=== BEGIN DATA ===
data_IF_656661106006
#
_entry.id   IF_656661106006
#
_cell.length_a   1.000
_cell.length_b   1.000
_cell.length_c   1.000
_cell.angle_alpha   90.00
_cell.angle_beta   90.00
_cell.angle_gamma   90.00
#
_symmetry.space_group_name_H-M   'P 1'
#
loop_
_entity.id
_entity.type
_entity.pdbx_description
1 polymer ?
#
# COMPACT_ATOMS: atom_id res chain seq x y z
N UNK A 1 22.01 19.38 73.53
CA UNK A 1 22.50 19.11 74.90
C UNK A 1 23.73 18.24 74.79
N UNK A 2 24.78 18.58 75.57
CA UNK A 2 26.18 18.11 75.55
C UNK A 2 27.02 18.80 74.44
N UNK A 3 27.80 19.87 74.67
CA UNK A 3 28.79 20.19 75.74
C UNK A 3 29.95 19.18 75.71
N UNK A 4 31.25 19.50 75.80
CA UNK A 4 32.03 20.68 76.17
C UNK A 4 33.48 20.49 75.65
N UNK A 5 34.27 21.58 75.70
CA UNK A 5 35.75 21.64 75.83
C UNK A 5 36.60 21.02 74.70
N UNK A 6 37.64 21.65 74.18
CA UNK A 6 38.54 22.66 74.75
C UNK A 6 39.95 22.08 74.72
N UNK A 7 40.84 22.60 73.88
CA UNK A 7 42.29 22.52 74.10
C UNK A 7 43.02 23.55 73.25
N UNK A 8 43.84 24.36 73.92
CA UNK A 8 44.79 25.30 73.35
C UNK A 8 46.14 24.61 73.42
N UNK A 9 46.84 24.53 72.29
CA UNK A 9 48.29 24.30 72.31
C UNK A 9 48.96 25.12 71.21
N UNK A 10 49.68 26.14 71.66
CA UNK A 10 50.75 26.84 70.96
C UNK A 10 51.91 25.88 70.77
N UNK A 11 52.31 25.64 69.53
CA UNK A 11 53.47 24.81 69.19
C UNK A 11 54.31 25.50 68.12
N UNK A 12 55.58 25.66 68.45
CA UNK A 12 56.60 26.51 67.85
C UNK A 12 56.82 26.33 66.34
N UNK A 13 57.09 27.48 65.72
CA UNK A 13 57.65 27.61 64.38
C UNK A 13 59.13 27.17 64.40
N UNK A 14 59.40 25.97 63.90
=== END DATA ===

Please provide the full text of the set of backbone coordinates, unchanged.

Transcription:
data_IF_656661106006
#
_entry.id   IF_656661106006
#
_cell.length_a   1.000
_cell.length_b   1.000
_cell.length_c   1.000
_cell.angle_alpha   90.00
_cell.angle_beta   90.00
_cell.angle_gamma   90.00
#
_symmetry.space_group_name_H-M   'P 1'
#
loop_
_entity.id
_entity.type
_entity.pdbx_description
1 polymer ?
#
# COMPACT_ATOMS: atom_id res chain seq x y z
N UNK A 1 22.01 19.38 73.53
CA UNK A 1 22.50 19.11 74.90
C UNK A 1 23.73 18.24 74.79
N UNK A 2 24.78 18.58 75.57
CA UNK A 2 26.18 18.11 75.55
C UNK A 2 27.02 18.80 74.44
N UNK A 3 27.80 19.87 74.67
CA UNK A 3 28.79 20.19 75.74
C UNK A 3 29.95 19.18 75.71
N UNK A 4 31.25 19.50 75.80
CA UNK A 4 32.03 20.68 76.17
C UNK A 4 33.48 20.49 75.65
N UNK A 5 34.27 21.58 75.70
CA UNK A 5 35.75 21.64 75.83
C UNK A 5 36.60 21.02 74.70
N UNK A 6 37.64 21.65 74.18
CA UNK A 6 38.54 22.66 74.75
C UNK A 6 39.95 22.08 74.72
N UNK A 7 40.84 22.60 73.88
CA UNK A 7 42.29 22.52 74.10
C UNK A 7 43.02 23.55 73.25
N UNK A 8 43.84 24.36 73.92
CA UNK A 8 44.79 25.30 73.35
C UNK A 8 46.14 24.61 73.42
N UNK A 9 46.84 24.53 72.29
CA UNK A 9 48.29 24.30 72.31
C UNK A 9 48.96 25.12 71.21
N UNK A 10 49.68 26.14 71.66
CA UNK A 10 50.75 26.84 70.96
C UNK A 10 51.91 25.88 70.77
N UNK A 11 52.31 25.64 69.53
CA UNK A 11 53.47 24.81 69.19
C UNK A 11 54.31 25.50 68.12
N UNK A 12 55.58 25.66 68.45
CA UNK A 12 56.60 26.51 67.85
C UNK A 12 56.82 26.33 66.34
N UNK A 13 57.09 27.48 65.72
CA UNK A 13 57.65 27.61 64.38
C UNK A 13 59.13 27.17 64.40
N UNK A 14 59.40 25.97 63.90